Amaara – House of Cards (Radiohead cover)
We just posted the 45 best Radiohead covers ever, but there’s already a 46th. Unsurprising, really, considering how much this band gets covered. The musical project of actor Kaelen Amara Ohm, Amaara took on the In Rainbows gem “House of Cards.” Her cover carries echoes of the haunting original, but with a smoother electro-ambient sheen.
Chris Anderson – Eh-Hee / Digging in the Dirt (Dave Matthews / Peter Gabriel cover)
Composer Chris Anderson draws from some pretty deep wells of music knowledge on his new Song Cycle. He covers Laurie Anderson and John Cage and Tom Waits – twice. He covers Peter Gabriel twice too, on a beautiful “Mercy Street” and more subtly here, working bits of “Digging in the Dirt” into – of all things – a gospel Dave Matthews cover. “The addition of a choir was important to me to create the feeling of a ground-swell of support,” he writes in an email. “The fact that the song is about ‘knocking the devil to his knees’ made the gospel choir a natural choice.”
Chatham County Line – Walk, Don’t Run (The Ventures cover)
Surf-rock is a genre that hasn’t been “cool” for about sixty years. Few other genres are quite as out-of-step with the times, but bluegrass may come close. So it feels appropriate the Raleigh bluegrass quartet Chatham County Line took on a staple of the surf-rock genre on their new covers album Sharing the Covers. The banjo turns out to be an ideal instrument to handle those quick guitar runs, with little reverb needed.
Clea – Nothing Breaks Like a Heart (Mark Ronson ft. Miley Cyrus cover)
Give how ubiquitous a pop hit it’s become, “Nothing Breaks Like a Heart” was overdue for a good mellow acoustic cover. Australian singer Clea delivers for Triple J radio, accompanied by guitar, piano, and violin. Most powerful is the bridge though, where everything else cuts away as two voices harmonize.
Craig Haller – Crazy Train (Ozzy Osbourne cover)
“Stylistically speaking,” Craig Haller writes in a lengthy blog post about his “Crazy Train” cover, “it sits in stark contrast to the original.” That’s an understatement. But the smooth country-rock ballad works surprisingly well with this song, like a chestnut you’d discover on some Nashville Cats-backed record from the 1970s.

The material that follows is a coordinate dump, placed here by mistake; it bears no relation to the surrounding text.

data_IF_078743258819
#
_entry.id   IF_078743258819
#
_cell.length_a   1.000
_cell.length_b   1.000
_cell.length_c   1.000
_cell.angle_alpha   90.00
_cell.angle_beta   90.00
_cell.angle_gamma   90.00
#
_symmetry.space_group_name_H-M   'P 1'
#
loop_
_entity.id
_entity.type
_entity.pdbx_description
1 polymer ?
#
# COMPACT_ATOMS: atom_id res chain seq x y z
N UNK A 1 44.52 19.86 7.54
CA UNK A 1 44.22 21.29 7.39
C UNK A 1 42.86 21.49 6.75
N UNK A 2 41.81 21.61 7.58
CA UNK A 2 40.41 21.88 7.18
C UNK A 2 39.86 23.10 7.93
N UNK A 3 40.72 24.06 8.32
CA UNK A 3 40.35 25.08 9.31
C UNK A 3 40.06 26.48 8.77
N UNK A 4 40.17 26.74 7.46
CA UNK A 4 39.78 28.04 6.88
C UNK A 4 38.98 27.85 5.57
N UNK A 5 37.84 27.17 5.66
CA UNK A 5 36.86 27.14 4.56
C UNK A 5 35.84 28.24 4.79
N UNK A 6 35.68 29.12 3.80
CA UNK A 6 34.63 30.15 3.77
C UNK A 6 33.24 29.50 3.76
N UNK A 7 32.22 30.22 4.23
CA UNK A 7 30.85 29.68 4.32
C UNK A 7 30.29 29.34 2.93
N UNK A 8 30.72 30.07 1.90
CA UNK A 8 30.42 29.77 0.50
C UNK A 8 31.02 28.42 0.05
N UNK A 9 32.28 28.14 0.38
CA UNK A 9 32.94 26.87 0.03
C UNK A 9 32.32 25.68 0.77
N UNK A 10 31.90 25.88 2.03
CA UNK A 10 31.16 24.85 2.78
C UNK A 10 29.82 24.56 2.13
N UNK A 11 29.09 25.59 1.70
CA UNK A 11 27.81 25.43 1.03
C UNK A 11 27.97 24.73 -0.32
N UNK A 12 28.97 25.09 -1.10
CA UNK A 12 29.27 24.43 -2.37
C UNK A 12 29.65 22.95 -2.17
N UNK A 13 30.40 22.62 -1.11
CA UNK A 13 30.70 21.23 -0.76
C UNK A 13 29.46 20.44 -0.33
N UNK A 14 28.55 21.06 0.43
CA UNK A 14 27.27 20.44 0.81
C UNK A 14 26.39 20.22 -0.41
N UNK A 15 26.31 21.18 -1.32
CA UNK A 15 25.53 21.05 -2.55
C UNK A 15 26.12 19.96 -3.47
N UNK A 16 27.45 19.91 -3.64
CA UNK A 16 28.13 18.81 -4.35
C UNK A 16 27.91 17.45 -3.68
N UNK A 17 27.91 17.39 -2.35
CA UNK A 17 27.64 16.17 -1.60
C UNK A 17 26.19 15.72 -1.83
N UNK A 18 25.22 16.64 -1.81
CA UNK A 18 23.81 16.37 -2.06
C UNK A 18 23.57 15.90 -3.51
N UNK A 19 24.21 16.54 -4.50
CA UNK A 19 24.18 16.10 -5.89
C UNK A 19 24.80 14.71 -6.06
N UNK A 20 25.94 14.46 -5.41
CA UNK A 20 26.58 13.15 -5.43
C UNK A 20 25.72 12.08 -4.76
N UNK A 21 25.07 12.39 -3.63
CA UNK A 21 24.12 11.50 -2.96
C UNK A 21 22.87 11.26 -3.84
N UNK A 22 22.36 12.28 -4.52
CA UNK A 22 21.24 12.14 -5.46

Derek Simpson – Her Song (The Zombies cover)
The backstory, from Simpson (and read our new Zombies feature here): “I originally heard this song while I was doing some research on The Zombies in 2017. Stumbling upon Blunstone’s debut album was such a joy as there are so many under-appreciated pieces on there: ‘Misty Roses’, ‘Caroline Goodbye’, and ‘I Can’t Live Without You’ just to name a few. First hearing ‘Her Song’ brought me to tears. After a year I felt the pull to record my own cover as a gift to my girlfriend. Though this is not necessarily a tune by The Zombies, I felt that this would be appropriate to release as a celebration of them since three members of the band (Rod Argent, Chris White, and Colin Blunstone) worked on the original song together.”
Hallowell – Pass Me Not, O Gentle Savior (hymn cover)
Hallowell’s “Pass Me Not, O Gentle Savior” feels less like a hymn you might have sung in church and more like, say, The Lumineers’ next single. That’s because, as Hallowell’s Joseph Pensak told County Tracks, he rewrote the melody completely. It becomes peppy and catchy, while still beautiful and moving.
Julien Baker and Aaron Dessner – The Woodpile (Frightened Rabbit cover)
Not long after Frightened Rabbit’s Scott Hutchison passed away last year, a host of friends and collaborators gathered at New York’s Rough Trade for a special tribute concert. The whole thing is streaming on Soundcloud, and my favorite track on first listen is Julien Baker and The National’s Aaron Dessner covering “The Woodpile.” Her intro in the previous track is worth listening to, about once getting busted by Scott for soundchecking his song with a fake Scottish accent. (The band encourages donations to the Scott Hutchison Memorial Fund here).